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One evening in January 1865, a Bridlington tailor, Mr John William Postill, noticed a group of fishermen struggling to read by the light of a storm lantern. Shortly afterwards he rented a small cottage in Cliff Street, a few yards from the harbour slipway, and allowed the men to read there in comfort. The Burlington Quay Sailors' and Working Men's Club had opened its doors to local working men.
Mr Postill owned premises in King Street and was prominent in local affairs. His name occurs time and again in the business of the Sailors' and Working Men's Club. He was Secretary from the club's inception until 1921, and Vice-President from 1922 to 1927.
From the minutes of the Club, it is shown that Wm. Watson Esq. was the first President and Treasurer, while John Wm. Postill was Secretary. A committee of 18 formulated the rules of the Club and on 5th February 1865 they were unanimously adopted.
The first rule stated that the name of the Club was "Burlington Quay Sailors' and Working Men's Club," the object of which was "to provide Instruction and Amusement to Members, free of Sectarianism and Party-Politics."
The fifth rule stated that "donors of Five Pounds and upwards shall be Life Honorary Members, and Subscribers of not less than 10s. annually be Honorary Members; Ordinary Members 4s. a year, 1s. a quarter, 6d. a month or one and a half penny a week - paid in advance and no tickets transferable."
Other rules stated "no Cards, Dice, or Gamblinig be allowed on the premises," "no Books, Periodicals, Papers, or Entertainments be provided without the consent of three-fourths of the Committee," and "that no new Rule shall be made, or old one altered, except at an Annual or Special Meeting called for that purpose."
The bye-laws of the Club stated that "no Intoxicating Drinks, or Intoxicated Person be allowed on the premises," "no conversation or smoking be allowed in the Reading Room," "no person detain a Newspaper more than ten minutes after it has been asked for by another Member."
Rules for playing bagatelle or billiards stated that "no smoking, leaning on the Board or placing the hands on the cloth, when in the action of playing, will be allowed."
The newspapers provided for members at the opening of the Club were Manchester Guardian or Examiner, Eastern Morning News, Leeds Mercury, Illustrated London News, and Sporting Life & Standard.
Mr Benjamin Owen was employed as caretaker, his payment being 2s. 6d. per week. He was expected to make the fire, light the gas and clean the room, as well as being responsible for the security of the room at night.
The Club's involvement with the lifeboat service was first noted on 13th February 1871 when, at a General Meeting held "in consequence of the sad calamity by which six of our fellow-townsmen lost their lives when trying to rescue a ship's crew in the Harbinger, it was declared advisable to defer the Tea-Party to some future date."
The Secretary was asked to write to the widows of Messrs Richard Atkin and David Purdon [the latter being the builder of the vessel] "expressing the deep regret felt by the Club and their condolence with them in their sad bereavement."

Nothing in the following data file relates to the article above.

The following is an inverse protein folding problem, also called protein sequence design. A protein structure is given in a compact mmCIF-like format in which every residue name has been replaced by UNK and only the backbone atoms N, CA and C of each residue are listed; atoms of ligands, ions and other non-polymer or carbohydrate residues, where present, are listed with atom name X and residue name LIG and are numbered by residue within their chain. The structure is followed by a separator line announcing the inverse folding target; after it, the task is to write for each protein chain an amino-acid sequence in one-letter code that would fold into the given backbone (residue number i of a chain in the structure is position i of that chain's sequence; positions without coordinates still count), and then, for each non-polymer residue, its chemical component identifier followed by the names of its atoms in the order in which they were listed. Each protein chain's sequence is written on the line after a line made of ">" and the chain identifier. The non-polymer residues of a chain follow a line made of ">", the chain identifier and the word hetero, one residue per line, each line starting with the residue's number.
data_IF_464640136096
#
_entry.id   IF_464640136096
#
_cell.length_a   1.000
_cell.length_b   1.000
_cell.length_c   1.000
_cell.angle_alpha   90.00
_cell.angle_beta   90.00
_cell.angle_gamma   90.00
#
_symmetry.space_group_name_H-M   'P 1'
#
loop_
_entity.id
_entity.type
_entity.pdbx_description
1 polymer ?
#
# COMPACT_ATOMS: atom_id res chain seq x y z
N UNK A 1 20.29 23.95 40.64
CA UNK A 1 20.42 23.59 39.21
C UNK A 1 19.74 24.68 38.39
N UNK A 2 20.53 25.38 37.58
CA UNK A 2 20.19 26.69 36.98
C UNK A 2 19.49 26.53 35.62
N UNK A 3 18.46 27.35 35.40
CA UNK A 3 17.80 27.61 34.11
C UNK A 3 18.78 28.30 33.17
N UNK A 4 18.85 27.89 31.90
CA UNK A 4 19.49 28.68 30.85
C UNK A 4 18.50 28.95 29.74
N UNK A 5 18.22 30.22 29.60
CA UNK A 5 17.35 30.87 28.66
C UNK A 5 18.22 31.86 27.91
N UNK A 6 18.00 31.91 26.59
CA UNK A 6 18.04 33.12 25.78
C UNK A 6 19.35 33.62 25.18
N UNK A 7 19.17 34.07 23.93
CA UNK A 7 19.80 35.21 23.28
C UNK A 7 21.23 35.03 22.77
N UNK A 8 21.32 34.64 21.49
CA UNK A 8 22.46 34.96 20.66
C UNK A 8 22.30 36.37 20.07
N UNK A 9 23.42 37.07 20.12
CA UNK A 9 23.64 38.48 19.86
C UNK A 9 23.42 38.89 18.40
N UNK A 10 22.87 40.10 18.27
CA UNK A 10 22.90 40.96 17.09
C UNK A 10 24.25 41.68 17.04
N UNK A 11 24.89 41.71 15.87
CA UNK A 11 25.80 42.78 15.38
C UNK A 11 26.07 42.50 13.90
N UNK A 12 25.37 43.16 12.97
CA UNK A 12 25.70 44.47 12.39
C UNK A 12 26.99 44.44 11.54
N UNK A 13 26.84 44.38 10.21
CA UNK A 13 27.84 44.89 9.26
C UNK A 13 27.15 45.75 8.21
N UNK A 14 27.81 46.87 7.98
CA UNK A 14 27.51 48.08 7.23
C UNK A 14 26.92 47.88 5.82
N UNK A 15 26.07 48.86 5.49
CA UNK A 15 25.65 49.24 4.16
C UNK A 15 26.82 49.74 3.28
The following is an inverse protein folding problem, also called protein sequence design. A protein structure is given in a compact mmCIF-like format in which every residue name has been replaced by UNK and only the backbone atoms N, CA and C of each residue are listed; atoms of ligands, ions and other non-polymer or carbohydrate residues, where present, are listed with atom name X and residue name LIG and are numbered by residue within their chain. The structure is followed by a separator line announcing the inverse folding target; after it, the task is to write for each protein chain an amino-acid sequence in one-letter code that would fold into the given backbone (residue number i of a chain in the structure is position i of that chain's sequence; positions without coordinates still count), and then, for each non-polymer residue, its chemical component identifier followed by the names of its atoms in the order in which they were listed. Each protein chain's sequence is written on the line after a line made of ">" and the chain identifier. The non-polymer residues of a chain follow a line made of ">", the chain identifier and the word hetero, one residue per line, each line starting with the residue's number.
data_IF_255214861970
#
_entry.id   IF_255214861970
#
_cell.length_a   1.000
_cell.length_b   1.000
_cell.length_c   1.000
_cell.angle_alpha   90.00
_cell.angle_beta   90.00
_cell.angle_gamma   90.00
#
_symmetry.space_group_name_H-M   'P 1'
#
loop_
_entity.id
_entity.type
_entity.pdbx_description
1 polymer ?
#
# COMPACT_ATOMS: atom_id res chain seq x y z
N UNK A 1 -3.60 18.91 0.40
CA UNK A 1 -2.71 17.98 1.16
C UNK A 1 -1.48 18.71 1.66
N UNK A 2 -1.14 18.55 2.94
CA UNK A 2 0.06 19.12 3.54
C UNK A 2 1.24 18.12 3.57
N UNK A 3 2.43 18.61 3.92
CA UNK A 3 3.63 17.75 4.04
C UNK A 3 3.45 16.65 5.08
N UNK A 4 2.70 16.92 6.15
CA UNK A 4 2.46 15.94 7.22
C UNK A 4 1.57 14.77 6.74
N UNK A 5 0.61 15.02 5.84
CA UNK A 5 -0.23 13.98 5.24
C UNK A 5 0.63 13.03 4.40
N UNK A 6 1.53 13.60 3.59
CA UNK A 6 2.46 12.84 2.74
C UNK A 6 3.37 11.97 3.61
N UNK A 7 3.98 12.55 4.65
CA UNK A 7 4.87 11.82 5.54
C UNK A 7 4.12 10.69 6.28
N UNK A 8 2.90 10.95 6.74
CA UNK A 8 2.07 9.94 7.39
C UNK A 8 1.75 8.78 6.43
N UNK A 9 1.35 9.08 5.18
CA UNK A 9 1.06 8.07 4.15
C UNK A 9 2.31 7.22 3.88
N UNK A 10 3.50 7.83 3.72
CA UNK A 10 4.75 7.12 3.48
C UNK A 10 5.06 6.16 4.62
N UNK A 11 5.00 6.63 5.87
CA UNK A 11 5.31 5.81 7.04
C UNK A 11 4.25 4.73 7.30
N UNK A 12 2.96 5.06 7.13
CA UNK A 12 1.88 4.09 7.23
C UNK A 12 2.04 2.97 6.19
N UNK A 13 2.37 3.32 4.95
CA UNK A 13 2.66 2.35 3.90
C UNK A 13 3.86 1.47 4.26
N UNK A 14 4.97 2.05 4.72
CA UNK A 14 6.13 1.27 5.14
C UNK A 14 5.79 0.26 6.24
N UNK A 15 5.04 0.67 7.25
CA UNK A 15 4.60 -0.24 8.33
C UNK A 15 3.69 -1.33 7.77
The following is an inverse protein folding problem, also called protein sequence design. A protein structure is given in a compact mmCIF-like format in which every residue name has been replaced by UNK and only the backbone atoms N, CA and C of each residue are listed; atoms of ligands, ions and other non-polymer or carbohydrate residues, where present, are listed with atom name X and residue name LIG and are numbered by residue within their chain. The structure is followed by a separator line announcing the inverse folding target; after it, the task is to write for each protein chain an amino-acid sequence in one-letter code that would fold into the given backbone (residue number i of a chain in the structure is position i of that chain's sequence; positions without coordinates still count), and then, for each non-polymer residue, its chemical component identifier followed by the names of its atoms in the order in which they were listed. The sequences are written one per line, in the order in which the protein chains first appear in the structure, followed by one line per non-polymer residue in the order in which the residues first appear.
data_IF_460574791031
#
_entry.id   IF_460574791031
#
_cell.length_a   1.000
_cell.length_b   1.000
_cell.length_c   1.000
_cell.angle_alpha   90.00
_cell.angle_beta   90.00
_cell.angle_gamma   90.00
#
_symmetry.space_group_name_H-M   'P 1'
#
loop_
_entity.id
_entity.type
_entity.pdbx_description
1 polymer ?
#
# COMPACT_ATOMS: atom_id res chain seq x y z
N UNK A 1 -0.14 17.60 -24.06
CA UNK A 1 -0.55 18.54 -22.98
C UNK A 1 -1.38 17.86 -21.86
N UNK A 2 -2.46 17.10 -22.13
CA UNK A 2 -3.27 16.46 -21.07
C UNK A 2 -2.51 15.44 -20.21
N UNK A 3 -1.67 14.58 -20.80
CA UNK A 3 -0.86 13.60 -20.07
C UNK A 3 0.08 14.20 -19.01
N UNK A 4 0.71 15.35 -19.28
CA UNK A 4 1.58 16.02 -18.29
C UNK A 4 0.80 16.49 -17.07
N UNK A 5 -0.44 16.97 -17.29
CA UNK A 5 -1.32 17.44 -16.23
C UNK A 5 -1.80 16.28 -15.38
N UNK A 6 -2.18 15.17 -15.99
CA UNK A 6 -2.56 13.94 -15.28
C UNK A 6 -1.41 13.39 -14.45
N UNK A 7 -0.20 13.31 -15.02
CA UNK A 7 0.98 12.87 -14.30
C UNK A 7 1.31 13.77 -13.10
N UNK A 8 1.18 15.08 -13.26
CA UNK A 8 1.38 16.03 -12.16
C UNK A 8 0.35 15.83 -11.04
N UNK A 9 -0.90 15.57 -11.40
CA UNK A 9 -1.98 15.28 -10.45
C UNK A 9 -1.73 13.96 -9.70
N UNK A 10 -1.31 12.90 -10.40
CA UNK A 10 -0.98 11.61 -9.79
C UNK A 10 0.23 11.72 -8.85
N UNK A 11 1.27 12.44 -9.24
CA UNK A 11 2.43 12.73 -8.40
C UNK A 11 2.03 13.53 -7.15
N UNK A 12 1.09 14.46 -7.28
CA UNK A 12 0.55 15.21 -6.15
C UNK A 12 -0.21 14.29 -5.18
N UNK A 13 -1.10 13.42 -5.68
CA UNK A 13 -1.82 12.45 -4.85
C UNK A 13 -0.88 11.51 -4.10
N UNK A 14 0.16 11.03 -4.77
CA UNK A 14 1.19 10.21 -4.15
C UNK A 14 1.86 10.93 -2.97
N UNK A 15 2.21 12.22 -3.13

A public meeting on 22nd February 1871 was held "to discuss the advisability of Harbinger coming into the possession of the Club with a view of her being properly taken care of and a proper state of efficiency kept up so that she may be ready for use at all times." The motion had only one vote against and a general meeting of the Club was planned for 3rd March so that the opinion of members could be gained.
In 1897, the sixtieth year of Queen Victoria's reign, the Club sent congratulations to her and also sought permission to rename the Club "The Victoria Sailors' & Working Men's Club Institute" in her honour. It also recorded that the year 1897 terminated the mortgage of the club premises.
In June that year, the Club received a letter from Whitehall stating that "Her Majesty has been graciously pleased to approve of the desired permission being granted."
At February 1913's annual general meeting, the Hon. Secretary, J. Wm. Postill, was presented with a portrait in appreciation of his long service to the Club. It was also noted that Mr Postill had been responsible for the institution of the Club. Because the subscriptions for the portrait were more than the cost, Mr Postill suggested that a further portrait be taken of all the Club members by Messrs R. Spurr, which would then be hung in the Club.
At the annual general meeting in 1922, both the President and the Secretary tendered their resignations due to ill health. Mr Postill was appointed a Vice President to retain his connection with the Club.
In June 1927, the Mayor presented to the Club a barometer given by Miss Postill, the property of her late brother. This barometer is still on the Club premises.
To this day, The Victoria Sailors' and Working Men's Club still exists in the same premises in Cliff Street, Bridlington. And Postill's name lives on in Postill Square, a cul-de-sac off Queensgate, part of the council estate built in the early 30s. It is said, however, that the square is named for the builder of the estate.